The Assessment List is not mandatory, and there isn’t yet a self-certification scheme or other formal framework built around it that would enable companies to signal their adherence to it.  The AI HLEG notes that the Assessment List should be used flexibly; organizations can add or ignore elements as they see fit, taking into consideration the sector in which they operate. As we’ve discussed in our previous blog post here, the European Commission is currently developing policies and legislative proposals relating to trustworthy AI, and it is possible that the Assessment List may influence the Commission’s thinking on how organizations should operationalize requirements relating to this topic.


Continue Reading AI Update: EU High-Level Working Group Publishes Self Assessment for Trustworthy AI

On June 4, 2020, Representatives Anna Eshoo (D-CA-18), Anthony Gonzalez (R-OH-16), and Mikie Sherrill (D-NJ-11) introduced the National AI Research Resource Task Force Act.  This bipartisan bill would create a task force to propose a roadmap for developing and sustaining a national research cloud for AI.  The cloud would help provide researchers with access to computational resources and large-scale datasets to foster the growth of AI.

“AI is shaping our lives in so many ways, but the true potential of it to improve society is still being discovered by researchers,” explained Rep. Eshoo. “I’m proud to introduce legislation that reimagines how AI research will be conducted by pooling data, compute power, and educational resources for researchers around our country.  This legislation ensures that our country will retain our global lead in AI.”


Continue Reading Bipartisan Bill Seeks to Create National Artificial Intelligence Research Resource Task Force

The COVID-19 pandemic is accelerating the digital transition and the adoption of artificial intelligence (“AI”) tools and Internet of Things (“IoT”) devices in many areas of society. While there has been significant focus on leveraging this technology to fight the pandemic, the technology also will have broader and longer-term benefits. As the New York Times has explained, “social-distancing directives, which are likely to continue in some form after the crisis subsides, could prompt more industries to accelerate their use of automation.”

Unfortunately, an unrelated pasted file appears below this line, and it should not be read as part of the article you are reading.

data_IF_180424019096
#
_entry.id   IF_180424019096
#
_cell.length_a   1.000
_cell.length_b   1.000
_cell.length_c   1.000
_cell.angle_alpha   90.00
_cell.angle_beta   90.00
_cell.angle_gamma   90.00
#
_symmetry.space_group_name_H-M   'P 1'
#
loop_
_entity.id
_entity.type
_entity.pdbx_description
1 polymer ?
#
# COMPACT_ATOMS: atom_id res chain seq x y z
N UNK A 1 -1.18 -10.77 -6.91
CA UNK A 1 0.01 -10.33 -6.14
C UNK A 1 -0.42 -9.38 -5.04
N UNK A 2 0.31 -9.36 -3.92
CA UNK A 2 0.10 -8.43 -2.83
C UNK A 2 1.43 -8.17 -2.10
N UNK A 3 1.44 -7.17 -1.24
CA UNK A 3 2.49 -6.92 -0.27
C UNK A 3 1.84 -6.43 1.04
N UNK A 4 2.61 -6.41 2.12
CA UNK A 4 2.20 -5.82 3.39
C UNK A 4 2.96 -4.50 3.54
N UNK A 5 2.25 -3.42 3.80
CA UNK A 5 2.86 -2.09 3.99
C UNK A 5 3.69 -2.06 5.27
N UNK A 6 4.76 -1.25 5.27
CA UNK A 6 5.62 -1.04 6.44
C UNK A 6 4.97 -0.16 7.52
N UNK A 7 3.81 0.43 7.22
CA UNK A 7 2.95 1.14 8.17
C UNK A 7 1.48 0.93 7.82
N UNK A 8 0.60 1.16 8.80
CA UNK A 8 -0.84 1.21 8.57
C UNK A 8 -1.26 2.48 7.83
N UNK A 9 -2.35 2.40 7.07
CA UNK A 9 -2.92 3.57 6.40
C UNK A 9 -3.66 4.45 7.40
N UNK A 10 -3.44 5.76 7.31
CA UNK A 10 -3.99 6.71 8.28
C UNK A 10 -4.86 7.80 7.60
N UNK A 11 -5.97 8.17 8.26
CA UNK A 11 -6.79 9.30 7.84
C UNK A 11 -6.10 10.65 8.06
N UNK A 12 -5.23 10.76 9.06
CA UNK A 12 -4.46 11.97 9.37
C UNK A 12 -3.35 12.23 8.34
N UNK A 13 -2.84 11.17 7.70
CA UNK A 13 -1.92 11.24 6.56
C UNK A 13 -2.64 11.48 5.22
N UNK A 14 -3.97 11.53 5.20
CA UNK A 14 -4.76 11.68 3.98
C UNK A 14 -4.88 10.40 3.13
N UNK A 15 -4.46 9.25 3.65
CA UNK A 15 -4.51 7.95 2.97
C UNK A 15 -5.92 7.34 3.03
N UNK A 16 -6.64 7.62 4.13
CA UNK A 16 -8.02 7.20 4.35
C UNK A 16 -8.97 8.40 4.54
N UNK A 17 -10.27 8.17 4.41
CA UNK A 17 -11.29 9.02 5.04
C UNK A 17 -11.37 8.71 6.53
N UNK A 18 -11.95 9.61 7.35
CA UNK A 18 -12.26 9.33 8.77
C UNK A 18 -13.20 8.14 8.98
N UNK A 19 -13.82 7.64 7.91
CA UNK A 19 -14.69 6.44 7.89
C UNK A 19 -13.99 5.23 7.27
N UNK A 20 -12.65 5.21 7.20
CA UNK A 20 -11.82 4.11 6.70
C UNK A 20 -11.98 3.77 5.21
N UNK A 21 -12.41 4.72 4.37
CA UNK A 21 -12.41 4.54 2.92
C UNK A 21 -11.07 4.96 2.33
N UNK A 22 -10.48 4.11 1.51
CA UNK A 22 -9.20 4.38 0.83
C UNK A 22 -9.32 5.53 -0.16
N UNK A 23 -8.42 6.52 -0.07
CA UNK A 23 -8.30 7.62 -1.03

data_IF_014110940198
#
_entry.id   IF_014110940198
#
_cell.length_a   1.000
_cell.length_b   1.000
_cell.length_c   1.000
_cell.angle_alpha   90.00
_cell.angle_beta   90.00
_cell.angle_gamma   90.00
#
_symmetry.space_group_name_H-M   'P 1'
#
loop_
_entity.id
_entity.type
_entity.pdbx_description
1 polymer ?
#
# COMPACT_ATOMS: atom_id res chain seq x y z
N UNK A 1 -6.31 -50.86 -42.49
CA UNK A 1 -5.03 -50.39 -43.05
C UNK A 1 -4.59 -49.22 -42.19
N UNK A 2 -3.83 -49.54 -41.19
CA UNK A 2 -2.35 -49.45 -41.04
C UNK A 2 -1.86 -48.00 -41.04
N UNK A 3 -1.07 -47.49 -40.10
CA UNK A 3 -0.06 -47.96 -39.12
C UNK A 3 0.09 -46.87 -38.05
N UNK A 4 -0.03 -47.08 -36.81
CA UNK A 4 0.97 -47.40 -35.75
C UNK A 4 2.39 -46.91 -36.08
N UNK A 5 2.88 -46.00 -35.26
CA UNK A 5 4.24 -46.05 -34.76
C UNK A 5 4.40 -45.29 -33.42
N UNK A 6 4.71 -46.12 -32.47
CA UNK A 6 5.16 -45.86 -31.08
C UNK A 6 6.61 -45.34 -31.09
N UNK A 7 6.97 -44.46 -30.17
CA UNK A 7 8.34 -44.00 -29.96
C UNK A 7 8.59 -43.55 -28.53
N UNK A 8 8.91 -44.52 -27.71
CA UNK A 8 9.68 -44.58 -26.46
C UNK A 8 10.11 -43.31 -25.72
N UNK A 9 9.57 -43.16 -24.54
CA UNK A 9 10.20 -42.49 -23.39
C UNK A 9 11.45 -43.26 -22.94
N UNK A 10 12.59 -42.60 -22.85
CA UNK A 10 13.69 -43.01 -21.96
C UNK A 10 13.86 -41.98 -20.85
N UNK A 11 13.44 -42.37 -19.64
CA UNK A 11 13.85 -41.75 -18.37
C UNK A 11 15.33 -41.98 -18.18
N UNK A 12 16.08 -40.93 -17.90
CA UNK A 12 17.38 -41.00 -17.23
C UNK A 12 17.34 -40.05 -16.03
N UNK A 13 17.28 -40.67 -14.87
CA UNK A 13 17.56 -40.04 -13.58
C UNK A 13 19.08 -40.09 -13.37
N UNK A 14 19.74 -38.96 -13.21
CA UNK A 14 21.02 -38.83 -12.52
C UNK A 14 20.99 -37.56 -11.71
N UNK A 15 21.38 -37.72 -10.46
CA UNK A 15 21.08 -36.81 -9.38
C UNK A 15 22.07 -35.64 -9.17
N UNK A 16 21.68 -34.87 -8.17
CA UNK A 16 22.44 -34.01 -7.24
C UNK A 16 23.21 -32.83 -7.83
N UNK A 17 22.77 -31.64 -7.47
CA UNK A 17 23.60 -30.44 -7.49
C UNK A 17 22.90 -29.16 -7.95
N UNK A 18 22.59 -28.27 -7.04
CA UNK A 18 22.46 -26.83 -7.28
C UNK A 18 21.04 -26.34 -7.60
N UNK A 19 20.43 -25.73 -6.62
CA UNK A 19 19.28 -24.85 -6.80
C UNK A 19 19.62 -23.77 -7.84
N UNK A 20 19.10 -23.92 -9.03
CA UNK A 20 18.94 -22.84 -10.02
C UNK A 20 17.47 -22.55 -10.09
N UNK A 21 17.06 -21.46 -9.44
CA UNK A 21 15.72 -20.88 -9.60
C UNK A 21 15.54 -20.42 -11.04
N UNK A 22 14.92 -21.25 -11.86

For businesses proceeding with reopenings over the coming weeks and months, and for sectors that have continued to operate, AI and IoT technologies can greatly improve the way they manage their operations, safely engage with customers, and protect employees during the COVID-19 crisis and beyond. But businesses also should take steps to ensure that their use of AI and IoT technologies complies with the evolving legal requirements that can vary based on several factors, including the industry sector where the technology is deployed and the jurisdiction where it is used. Businesses also will want to have mechanisms in place to help ensure that the technology is used appropriately, including appropriate oversight and workforce training and other measures.


Continue Reading Return to Workplace Considerations for Businesses Using AI and IoT Technologies